Alana Gee v. NCAA marks the first time a jury will provide a ruling on the NCAA's responsibility for traumatic brain injuries
The GIST: Opening arguments began yesterday in the case of Alana Gee v. NCAA, in which, for the first time ever, a jury will provide a ruling on the NCAA’s responsibility for traumatic brain injuries.
- While it’s not the first lawsuit from a former collegiate athlete who suffered head trauma, it’s the first that hasn’t been settled or dismissed.
The details: Matthew Gee was a linebacker for USC from 1988–92 and lived a regular life until 2013, when he began to experience bouts of rage, depression and confusion. Fast forward to March 2018 when he told one doctor that days could go by without him remembering them. On December 31st, 2018, Gee died in his sleep at age 49.
- He was posthumously diagnosed with Chronic Traumatic Encephalopathy (CTE), which has been found in a whopping 91% of college football players’ brains.
- His widow, Alana, is suing the NCAA for negligence and wrongful death, alleging that the organization failed to adequately protect Gee from repeated hits to the head or educate him of their known dangers.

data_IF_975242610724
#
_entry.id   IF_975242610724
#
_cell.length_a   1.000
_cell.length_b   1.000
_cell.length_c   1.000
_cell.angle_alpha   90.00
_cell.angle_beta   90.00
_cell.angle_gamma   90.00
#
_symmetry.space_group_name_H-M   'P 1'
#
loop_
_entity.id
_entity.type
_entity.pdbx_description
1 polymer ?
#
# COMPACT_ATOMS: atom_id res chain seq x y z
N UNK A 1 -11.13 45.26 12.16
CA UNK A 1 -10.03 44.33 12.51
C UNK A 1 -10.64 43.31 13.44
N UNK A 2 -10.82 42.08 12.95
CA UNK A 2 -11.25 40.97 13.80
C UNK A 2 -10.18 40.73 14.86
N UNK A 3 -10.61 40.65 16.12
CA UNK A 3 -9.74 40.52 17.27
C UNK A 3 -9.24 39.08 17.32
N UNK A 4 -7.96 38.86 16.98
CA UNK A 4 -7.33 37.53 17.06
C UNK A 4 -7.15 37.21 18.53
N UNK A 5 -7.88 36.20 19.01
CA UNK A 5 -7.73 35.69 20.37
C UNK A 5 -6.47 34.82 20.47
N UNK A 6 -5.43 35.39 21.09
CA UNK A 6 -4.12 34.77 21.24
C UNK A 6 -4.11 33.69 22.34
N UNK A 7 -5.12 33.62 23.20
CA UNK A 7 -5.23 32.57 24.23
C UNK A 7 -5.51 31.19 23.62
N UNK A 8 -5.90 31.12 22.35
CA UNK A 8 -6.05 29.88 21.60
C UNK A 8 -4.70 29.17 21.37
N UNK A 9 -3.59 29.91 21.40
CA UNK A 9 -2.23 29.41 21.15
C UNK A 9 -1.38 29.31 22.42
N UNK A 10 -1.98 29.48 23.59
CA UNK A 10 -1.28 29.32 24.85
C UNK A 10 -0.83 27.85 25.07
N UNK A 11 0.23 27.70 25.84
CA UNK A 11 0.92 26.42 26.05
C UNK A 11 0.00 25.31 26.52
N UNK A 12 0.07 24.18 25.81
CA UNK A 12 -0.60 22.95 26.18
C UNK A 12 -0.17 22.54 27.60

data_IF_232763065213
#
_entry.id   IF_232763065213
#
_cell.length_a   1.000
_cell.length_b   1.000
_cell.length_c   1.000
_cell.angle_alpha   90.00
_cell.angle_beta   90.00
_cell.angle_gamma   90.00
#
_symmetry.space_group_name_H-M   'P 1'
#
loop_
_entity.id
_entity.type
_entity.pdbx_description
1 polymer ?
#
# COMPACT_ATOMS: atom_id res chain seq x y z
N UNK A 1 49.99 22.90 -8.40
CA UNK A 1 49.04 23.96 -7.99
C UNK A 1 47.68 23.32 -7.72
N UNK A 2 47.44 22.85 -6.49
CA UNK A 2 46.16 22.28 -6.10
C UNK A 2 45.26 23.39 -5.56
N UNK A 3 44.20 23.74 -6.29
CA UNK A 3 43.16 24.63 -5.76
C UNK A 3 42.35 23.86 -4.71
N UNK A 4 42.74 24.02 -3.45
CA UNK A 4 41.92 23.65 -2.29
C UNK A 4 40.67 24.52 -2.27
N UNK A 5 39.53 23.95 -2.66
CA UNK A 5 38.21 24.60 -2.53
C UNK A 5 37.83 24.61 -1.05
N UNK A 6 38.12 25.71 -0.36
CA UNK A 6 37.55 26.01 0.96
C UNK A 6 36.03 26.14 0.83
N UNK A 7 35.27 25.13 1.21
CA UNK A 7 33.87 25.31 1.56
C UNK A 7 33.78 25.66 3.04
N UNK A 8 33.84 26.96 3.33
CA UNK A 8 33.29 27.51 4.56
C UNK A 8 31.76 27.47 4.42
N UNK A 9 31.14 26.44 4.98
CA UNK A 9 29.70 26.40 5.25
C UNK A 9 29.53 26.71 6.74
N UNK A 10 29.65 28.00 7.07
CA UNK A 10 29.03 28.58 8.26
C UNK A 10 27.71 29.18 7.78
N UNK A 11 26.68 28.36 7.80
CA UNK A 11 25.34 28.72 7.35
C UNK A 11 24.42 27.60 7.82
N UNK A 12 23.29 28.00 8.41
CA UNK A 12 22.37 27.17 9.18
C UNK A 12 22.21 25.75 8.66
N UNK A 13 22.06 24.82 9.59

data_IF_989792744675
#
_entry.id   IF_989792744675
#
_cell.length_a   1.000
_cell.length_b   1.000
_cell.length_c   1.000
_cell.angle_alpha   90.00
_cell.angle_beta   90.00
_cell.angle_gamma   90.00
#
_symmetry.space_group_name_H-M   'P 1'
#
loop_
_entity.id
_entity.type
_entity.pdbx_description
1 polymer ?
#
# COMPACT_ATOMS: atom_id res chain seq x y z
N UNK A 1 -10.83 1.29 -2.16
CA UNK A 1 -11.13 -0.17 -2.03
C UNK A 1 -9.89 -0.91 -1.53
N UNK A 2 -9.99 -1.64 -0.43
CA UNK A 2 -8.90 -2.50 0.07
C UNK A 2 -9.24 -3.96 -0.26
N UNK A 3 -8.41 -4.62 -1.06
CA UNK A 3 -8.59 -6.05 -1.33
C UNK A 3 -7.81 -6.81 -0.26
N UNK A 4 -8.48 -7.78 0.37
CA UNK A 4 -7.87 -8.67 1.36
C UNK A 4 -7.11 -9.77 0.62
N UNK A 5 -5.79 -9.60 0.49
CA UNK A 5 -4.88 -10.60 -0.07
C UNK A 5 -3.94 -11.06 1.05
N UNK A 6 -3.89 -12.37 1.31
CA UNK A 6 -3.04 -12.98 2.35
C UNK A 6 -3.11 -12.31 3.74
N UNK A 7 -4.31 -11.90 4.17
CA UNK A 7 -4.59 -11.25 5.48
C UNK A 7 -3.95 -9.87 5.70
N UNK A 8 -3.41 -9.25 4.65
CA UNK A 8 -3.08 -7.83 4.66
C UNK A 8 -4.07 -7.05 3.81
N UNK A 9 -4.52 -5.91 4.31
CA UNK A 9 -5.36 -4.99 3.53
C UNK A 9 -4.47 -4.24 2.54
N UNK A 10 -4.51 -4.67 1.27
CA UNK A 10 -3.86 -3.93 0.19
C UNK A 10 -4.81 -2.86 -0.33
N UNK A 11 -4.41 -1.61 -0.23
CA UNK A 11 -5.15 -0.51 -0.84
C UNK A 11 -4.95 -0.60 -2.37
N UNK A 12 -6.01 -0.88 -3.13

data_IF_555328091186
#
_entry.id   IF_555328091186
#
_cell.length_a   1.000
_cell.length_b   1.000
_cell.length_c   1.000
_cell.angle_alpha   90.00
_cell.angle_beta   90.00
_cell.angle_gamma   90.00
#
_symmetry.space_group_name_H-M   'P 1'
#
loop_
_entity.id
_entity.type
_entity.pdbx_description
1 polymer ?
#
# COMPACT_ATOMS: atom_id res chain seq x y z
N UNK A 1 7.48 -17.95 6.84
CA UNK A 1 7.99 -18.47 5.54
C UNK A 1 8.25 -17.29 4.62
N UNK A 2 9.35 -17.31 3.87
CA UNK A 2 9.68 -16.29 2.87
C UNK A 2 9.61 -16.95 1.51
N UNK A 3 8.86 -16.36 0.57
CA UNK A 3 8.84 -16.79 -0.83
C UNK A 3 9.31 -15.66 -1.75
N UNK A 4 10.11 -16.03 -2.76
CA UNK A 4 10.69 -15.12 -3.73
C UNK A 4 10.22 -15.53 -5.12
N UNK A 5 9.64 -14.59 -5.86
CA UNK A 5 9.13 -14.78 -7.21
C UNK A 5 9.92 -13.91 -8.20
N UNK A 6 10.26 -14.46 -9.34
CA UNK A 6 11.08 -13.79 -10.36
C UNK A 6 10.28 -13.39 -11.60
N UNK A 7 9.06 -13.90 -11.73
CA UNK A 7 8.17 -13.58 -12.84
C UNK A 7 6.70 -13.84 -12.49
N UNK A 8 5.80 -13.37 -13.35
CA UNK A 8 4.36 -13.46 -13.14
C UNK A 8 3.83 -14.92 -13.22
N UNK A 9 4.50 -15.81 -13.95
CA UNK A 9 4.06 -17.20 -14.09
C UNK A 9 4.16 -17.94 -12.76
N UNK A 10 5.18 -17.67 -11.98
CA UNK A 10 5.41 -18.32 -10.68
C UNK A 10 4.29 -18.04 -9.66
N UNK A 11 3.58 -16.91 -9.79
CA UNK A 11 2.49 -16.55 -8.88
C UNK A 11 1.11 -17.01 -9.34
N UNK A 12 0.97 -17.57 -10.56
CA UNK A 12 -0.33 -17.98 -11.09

- The suit contends that the NCAA knew the long-term effects of head trauma from football but “recklessly disregarded” it due to the sports’ profitability.
The insulting denials: As for the NCAA, it has unequivocally denied the allegations, claiming that the main reason for Gee’s death stemmed from substance abuse.
- The organization is also arguing that the understanding of head injuries was not as well-known at the time and that Gee himself “assumed the risk” of playing.
- In an attempt to pass the blame to USC, the NCAA stated that individual schools are on the hook for injury management.
The potential repercussions: Similar to what happened with the NFL, if the NCAA loses, it could open the door to future lawsuits and huge financial liabilities. Not only is the Gee suit seeking damages, it also wants the NCAA to give back any profits made from its negligence, which could total hundreds of millions of dollars.
- In order to win, though, Gee’s legal team must convince the jury his CTE and subsequent death was directly caused by college football, and that the negligence rests with the NCAA and not USC or the then–Pac-10 conference.
Zooming out: Unlike the NFL, the NCAA has no concussion protocols. Instead, it requires member institutions to have their own protocols. While the org provides suggestions, there are no standards or oversight — rendering the advice more voluntary than enforceable (and, in turn, the NCAA less liable).
- If the Gee suit is successful, it could finally force the NCAA to protect its athletes. Stay tuned.